My father was a master storyteller whose stories I loved. After supper, he would relate the escapades he and his brothers encountered, and also talk about his ancestors coming to Texas from Georgia. Those stories mesmerized me, hence my love of Texas history and of genealogy. This love of family history has prompted me to investigate further. I’d have to live several hundred years to write the stories I’ve discovered.

In summary, don’t overlook your heritage for story inspiration. Each of us is the sum of all our experiences, plus the experiences of those who came before us. Utilize this wealth to flesh out your stories.

Have you ever taken real life events from your family history and turned them into fiction in one of your books?

Caroline Clemmons and her Hero husband live on a small acreage in the ranching and horse country of North Central Texas with their dog and two cats. When she’s not writing, she loves spending time with family, reading, traveling with Hero, browsing antique malls, and digging into family history and genealogy. Caroline Clemmons writes Romance and Adventure. Writing about strong heroes and heroines who overcome amazing obstacles to forge a meaningful life together is her passion. Check her blog at and website at .


Margaret Tanner said...

Hi Caroline,
Great blog. I can relate to what you say about digging into your own family history for inspiration and information. I have often done it myself.



Karyn Good said...

Hello Caroline and welcome to the Prairies.

Thanks for the reminder to look to different sources for inspiration. I don't often think about heritage as a place to gather inspiration but I do have a couple of short story ideas that stem from stories told to me about my grandparents. All were immigrants to Canada in the early 1900's and they all had stories to tell!

Jana Richards said...

Hi Caroline,
Welcome to the Prairies. Thank you for being our guest today.

Maybe when they say "write what you know", part of that is remembering where you came from. Every family has stories that are passed down from generation to generation. Some of those stories can be turned into great fiction.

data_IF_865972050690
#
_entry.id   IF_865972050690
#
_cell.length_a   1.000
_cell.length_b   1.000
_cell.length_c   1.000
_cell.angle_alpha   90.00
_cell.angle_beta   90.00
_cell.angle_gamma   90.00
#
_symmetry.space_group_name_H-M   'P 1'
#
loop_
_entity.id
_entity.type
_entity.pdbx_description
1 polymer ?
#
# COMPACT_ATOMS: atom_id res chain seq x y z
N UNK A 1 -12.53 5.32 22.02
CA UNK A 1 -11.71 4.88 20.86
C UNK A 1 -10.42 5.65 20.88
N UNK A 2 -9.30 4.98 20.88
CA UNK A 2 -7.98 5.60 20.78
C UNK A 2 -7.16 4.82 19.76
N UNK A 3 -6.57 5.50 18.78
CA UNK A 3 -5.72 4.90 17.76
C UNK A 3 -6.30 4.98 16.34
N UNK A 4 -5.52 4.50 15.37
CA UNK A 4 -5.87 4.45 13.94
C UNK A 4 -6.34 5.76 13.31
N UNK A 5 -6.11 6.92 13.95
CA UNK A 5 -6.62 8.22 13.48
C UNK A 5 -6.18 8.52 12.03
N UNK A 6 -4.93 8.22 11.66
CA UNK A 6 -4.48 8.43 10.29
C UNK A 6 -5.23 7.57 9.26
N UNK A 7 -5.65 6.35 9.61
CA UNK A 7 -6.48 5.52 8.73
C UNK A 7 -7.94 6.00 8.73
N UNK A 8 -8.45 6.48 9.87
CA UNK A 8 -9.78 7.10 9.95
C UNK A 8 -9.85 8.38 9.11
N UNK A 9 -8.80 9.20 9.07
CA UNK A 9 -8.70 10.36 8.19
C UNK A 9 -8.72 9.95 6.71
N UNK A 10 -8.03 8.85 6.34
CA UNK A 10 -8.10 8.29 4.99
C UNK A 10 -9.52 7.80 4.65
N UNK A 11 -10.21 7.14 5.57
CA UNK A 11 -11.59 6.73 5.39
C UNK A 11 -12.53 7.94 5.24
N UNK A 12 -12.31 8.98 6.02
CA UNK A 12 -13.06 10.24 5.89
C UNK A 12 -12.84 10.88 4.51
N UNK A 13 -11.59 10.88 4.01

I haven't tried that myself yet, but perhaps on day some family heritage will find its way into one of my manuscripts.


Helena said...

This is one of my favourite sources of inspiration for my stories.

It took me a while to realize there was a difference between truth and facts. Now I don't hesitate to write stories that have come to me from factual events from my heritage (or my own life). My aim is to reveal truths of human nature through the lives of the characters in my stories, not to clearly identify a person or event. Therefore, it is sometimes a delicate process to turn the facts into fiction.

The jury is still out on how effectively I am able to do this!

Welcome to the Prairies today, Caroline, and thank you for such a thought-provoking post.

Caroline Clemmons said...

Ladies, thank you for you kind comments. I have used bits from this or that family story in many of my books. Plus, I have compiled a family book for my mom and one for my mother-in-law. My brother and I are in the process of editing one on our father's family. We don't want these stories lost for future generations.

Have a great weekend.

DebH said...

loved your post! i haven't raided my family history yet for story/plot ideas, but i will certainly keep that resource in mind. i have quite the interesting heritage on both sides of the family - plus.

i was adopted and found my birth parents at age 30. there is quite the family history there as well, so i've quite the deep well to explore for inspiration. thanks for bringing this idea to the forefront. i will remember this for future projects.

thanks for sharing!